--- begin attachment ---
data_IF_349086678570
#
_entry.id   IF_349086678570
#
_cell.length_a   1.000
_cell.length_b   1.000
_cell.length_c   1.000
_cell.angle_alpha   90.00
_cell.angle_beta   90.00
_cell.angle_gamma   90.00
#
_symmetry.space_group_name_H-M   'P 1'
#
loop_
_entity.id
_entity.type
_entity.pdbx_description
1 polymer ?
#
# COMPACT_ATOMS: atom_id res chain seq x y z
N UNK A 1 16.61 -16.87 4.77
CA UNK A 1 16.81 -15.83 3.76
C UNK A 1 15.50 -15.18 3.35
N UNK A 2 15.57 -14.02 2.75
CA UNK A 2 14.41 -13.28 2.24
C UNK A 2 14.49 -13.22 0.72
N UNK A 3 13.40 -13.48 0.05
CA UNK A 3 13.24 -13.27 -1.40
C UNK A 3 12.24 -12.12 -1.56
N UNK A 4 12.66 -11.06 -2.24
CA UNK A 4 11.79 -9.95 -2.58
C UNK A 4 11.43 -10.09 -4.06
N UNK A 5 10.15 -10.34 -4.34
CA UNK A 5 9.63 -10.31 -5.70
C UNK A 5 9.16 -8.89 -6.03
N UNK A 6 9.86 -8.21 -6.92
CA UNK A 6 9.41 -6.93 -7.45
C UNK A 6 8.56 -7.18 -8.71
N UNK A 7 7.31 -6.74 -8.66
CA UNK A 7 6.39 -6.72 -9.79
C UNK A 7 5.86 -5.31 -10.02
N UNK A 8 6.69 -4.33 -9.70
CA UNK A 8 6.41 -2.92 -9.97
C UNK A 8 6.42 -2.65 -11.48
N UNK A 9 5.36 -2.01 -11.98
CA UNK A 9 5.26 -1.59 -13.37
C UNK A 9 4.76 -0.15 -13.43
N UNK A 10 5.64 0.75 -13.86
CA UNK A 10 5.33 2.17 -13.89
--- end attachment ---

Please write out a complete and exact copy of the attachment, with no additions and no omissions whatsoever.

data_IF_349086678570
#
_entry.id   IF_349086678570
#
_cell.length_a   1.000
_cell.length_b   1.000
_cell.length_c   1.000
_cell.angle_alpha   90.00
_cell.angle_beta   90.00
_cell.angle_gamma   90.00
#
_symmetry.space_group_name_H-M   'P 1'
#
loop_
_entity.id
_entity.type
_entity.pdbx_description
1 polymer ?
#
# COMPACT_ATOMS: atom_id res chain seq x y z
N UNK A 1 16.61 -16.87 4.77
CA UNK A 1 16.81 -15.83 3.76
C UNK A 1 15.50 -15.18 3.35
N UNK A 2 15.57 -14.02 2.75
CA UNK A 2 14.41 -13.28 2.24
C UNK A 2 14.49 -13.22 0.72
N UNK A 3 13.40 -13.48 0.05
CA UNK A 3 13.24 -13.27 -1.40
C UNK A 3 12.24 -12.12 -1.56
N UNK A 4 12.66 -11.06 -2.24
CA UNK A 4 11.79 -9.95 -2.58
C UNK A 4 11.43 -10.09 -4.06
N UNK A 5 10.15 -10.34 -4.34
CA UNK A 5 9.63 -10.31 -5.70
C UNK A 5 9.16 -8.89 -6.03
N UNK A 6 9.86 -8.21 -6.92
CA UNK A 6 9.41 -6.93 -7.45
C UNK A 6 8.56 -7.18 -8.71
N UNK A 7 7.31 -6.74 -8.66
CA UNK A 7 6.39 -6.72 -9.79
C UNK A 7 5.86 -5.31 -10.02
N UNK A 8 6.69 -4.33 -9.70
CA UNK A 8 6.41 -2.92 -9.97
C UNK A 8 6.42 -2.65 -11.48
N UNK A 9 5.36 -2.01 -11.98
CA UNK A 9 5.26 -1.59 -13.37
C UNK A 9 4.76 -0.15 -13.43
N UNK A 10 5.64 0.75 -13.86
CA UNK A 10 5.33 2.17 -13.89